PowerPoint and Video - Part 1
Learn about PowerPoint and Video.
Author: Geetesh Bajaj
The terms video and movie are used interchangeably in this article.
Inserting video clips into PowerPoint is usually easy - and PowerPoint allows ample control over how you want the video to play while in slide show mode. However, video in itself comes from disparate sources - from camcorders to stock footage libraries and in-house rendered content to downloads from the Internet. An amazing number of video formats actually are bestowed with an even more amazing numbers of codecs. And if you don't know what this format and codec thing means, you have come to the right place! Read on
Digital Camcorders and Cameras: These camcorders record straight to a digital video format that can be transferred to your computer through an IEEE 1394 (Firewire) interface port - this can be saved to a video format like AVI, MPG or WMV that PowerPoint can understand. Many digital cameras also allow you to shoot video clips. Digital camcorders start from US$500 and a good digital camera that can also record video costs less than that.
Webcams: Webcams attached to your computer allow recording live video while you sit in front of your PC. Most webcams include a built-in microphone. Webcams cost between US$ 100 and 200.
Video Stock Libraries: Many a time, you want to add video in the beginning of a presentation to create a splash. For instance you might want to show a collage of medical video clips before you are speaking to an audience about medicine. Luckily, it is easy nowadays to locate stock video footage for most subjects - they are indeed more expensive than stock images but prices are coming down and I know of at least one vendor who sells stock videos intended for PowerPoint presentations for just one dollar per clip! Most clips are usually available in both WMV and MOV formats for use in PowerPoint for Windows and Mac respectively.
Video Capture Devices: Various video capture devices allow you to digitize existing VHS or analog camcorder content to a format that PowerPoint can understand. Costs vary between US$200 and 1000, depending upon the video capture quality and features.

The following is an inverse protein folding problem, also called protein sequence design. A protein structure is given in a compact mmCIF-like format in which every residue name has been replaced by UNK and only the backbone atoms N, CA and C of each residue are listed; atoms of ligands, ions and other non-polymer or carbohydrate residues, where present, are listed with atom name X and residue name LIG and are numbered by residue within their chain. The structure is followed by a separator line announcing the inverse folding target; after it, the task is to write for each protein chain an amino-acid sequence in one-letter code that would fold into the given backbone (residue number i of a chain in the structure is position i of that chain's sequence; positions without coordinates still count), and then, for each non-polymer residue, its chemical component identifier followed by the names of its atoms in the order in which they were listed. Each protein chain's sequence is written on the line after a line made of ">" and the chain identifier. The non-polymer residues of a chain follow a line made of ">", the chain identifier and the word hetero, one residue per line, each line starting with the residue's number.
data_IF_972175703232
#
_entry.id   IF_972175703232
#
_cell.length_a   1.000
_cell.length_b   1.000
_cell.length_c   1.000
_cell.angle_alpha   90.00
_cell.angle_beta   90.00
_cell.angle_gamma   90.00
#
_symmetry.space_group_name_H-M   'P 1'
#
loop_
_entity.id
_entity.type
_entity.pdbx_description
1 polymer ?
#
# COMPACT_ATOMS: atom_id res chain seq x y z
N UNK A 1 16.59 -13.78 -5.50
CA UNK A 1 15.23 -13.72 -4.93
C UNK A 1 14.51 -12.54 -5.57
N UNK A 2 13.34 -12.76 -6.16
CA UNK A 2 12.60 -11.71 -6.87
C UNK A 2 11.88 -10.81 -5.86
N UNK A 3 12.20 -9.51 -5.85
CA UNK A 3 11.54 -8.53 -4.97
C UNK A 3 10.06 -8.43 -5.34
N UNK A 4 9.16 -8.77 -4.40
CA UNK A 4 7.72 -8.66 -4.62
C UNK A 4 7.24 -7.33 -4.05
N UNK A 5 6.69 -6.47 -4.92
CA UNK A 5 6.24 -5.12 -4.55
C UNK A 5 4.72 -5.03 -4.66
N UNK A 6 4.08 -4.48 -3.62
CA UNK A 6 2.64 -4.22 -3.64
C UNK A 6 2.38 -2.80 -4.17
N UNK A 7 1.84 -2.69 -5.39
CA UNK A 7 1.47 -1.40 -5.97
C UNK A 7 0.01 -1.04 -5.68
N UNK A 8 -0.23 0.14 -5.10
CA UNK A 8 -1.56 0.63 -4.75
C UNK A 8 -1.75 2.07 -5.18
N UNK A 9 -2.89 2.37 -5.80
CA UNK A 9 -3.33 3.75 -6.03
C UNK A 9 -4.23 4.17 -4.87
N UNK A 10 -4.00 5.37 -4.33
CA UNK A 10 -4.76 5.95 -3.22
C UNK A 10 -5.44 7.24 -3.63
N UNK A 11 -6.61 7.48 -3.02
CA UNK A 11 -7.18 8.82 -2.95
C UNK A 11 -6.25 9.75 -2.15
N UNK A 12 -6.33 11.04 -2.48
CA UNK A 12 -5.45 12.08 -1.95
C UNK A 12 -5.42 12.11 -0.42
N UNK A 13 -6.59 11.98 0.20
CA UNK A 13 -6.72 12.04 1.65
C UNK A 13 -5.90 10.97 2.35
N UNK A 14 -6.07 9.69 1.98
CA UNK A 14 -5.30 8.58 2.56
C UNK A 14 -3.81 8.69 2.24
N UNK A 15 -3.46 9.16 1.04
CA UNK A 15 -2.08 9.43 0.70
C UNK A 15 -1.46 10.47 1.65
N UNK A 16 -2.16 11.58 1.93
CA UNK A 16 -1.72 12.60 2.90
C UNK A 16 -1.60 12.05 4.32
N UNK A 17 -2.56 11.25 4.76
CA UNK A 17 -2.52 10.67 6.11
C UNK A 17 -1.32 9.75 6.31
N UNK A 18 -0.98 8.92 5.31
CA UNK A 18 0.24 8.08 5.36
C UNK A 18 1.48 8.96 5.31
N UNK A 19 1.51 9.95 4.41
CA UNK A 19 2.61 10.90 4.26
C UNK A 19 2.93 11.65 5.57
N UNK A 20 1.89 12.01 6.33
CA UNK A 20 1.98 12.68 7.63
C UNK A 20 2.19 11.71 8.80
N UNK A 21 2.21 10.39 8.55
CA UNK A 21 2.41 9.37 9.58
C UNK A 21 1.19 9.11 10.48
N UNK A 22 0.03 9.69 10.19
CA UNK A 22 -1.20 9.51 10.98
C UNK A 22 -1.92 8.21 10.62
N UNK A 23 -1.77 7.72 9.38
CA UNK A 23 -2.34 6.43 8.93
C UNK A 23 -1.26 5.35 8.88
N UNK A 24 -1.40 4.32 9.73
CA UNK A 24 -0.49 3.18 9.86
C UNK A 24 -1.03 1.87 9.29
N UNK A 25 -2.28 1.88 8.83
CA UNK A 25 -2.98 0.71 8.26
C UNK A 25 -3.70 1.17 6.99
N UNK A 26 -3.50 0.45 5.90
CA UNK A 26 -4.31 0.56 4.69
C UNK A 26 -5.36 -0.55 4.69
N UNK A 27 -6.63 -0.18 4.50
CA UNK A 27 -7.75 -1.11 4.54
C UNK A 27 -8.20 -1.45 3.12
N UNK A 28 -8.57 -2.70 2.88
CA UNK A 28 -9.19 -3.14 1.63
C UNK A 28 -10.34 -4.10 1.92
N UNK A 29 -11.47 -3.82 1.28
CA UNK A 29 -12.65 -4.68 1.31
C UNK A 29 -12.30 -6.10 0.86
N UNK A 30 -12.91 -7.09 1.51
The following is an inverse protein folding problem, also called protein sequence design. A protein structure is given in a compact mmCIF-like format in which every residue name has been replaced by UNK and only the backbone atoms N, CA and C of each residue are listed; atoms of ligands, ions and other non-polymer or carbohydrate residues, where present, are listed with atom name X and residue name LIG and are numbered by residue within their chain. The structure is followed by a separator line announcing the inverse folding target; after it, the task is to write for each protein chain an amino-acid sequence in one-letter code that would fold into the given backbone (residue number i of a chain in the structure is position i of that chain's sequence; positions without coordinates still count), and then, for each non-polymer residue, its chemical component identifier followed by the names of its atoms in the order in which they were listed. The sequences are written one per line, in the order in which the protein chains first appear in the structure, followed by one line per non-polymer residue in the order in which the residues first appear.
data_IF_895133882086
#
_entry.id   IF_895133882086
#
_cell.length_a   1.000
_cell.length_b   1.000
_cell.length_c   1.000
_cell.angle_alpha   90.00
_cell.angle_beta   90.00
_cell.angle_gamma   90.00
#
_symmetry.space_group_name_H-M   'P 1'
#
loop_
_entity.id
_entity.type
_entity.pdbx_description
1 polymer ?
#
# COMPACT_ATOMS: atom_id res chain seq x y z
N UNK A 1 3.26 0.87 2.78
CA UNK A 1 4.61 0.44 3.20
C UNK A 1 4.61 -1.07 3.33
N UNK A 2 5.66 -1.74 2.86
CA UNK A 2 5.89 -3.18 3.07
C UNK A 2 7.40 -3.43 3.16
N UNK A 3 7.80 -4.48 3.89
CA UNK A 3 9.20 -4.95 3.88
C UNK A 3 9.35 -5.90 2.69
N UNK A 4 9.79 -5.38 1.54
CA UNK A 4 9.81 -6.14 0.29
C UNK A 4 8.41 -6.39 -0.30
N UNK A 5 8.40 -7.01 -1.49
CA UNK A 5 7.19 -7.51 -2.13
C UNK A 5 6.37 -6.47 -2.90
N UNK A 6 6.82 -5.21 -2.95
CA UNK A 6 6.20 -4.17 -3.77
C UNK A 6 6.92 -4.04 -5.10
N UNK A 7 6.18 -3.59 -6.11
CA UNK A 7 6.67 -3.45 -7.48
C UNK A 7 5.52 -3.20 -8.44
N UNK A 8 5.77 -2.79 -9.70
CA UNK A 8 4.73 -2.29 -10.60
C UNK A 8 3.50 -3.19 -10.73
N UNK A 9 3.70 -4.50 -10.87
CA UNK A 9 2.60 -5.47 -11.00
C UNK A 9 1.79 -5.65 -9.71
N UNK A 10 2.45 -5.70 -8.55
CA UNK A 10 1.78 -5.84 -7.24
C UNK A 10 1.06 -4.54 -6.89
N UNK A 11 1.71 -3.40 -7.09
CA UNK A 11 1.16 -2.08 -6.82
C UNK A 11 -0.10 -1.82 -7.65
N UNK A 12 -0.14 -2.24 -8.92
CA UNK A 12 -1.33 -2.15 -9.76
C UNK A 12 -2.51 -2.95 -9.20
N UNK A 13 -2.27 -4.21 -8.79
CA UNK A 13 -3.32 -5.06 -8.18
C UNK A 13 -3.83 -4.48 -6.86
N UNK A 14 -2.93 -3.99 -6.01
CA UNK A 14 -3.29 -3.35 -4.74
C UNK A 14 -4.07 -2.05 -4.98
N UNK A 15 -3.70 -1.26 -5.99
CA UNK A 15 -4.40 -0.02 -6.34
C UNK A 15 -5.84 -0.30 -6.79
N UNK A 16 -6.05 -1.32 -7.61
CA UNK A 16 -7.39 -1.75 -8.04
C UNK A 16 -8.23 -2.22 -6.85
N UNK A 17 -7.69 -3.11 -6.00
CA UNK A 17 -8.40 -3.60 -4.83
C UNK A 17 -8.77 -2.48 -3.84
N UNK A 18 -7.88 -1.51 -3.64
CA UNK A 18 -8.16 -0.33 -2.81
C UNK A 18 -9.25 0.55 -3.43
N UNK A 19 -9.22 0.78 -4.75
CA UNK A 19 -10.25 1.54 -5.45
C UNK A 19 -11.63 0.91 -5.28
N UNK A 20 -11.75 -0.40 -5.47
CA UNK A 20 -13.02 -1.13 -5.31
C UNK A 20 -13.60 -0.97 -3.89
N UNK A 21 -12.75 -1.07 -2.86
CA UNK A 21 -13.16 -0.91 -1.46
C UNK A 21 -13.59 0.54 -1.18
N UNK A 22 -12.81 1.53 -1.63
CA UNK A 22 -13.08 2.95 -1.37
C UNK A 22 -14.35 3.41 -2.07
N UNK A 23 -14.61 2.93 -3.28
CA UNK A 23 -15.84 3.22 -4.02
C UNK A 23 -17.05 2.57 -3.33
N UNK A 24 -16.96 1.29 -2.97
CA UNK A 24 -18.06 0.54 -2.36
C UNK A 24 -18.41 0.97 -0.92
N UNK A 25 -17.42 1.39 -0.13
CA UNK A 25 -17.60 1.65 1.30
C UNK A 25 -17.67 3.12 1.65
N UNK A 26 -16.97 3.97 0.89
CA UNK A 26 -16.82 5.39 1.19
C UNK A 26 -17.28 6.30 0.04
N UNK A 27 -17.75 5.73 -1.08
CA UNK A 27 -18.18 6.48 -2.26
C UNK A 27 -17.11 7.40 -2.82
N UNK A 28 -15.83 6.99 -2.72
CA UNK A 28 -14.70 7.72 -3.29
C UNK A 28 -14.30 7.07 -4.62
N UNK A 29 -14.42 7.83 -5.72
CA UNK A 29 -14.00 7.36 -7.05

It is easy to recognize the format of a video file - the extensions themselves identify the format. For instance, a video file which ends with the extension name AVI is what is usually called the AVI (Audio Video Interleaved) format. Apple QuickTime videos more often than not use the MOV and QT extensions. MPEG movies of all types use the MPG and MPEG extensions and WindowsMedia videos are recognizable with the extension WMV or ASF. You get the pattern now and we'll discuss this in more detail in a while.
Codecs are different beasts altogether - at last count there were more than a hundred unique codecs for the AVI format alone! So what is a codec?
We all know that audio and video files can be huge in terms of size - if I record one Mini DV worth of video footage to my hard disk, it occupies nearly 13 GB of space! There has always been a need for some technology that could squeeze the size of such files without deteriorating the quality. This entails both coding and decoding - let's look at this example:
I just recorded a two minute sound using my microphone - it's size leaves a lot to be desired - so I use a coding algorithm to reduce its size. Later, when I want to play it back, I used a similar decoding algorithm. Now, what I am essentially doing is coding and decoding - in other words I am using a 'codec' - this is actually an abbreviation for coder/decoder.
Well known codecs for the AVI format include Cinepak and Intel Indeo. Apple QuickTime codecs include Cinepak and Sorenson.
Video formats are not too much of a problem - most videos fall under these categories: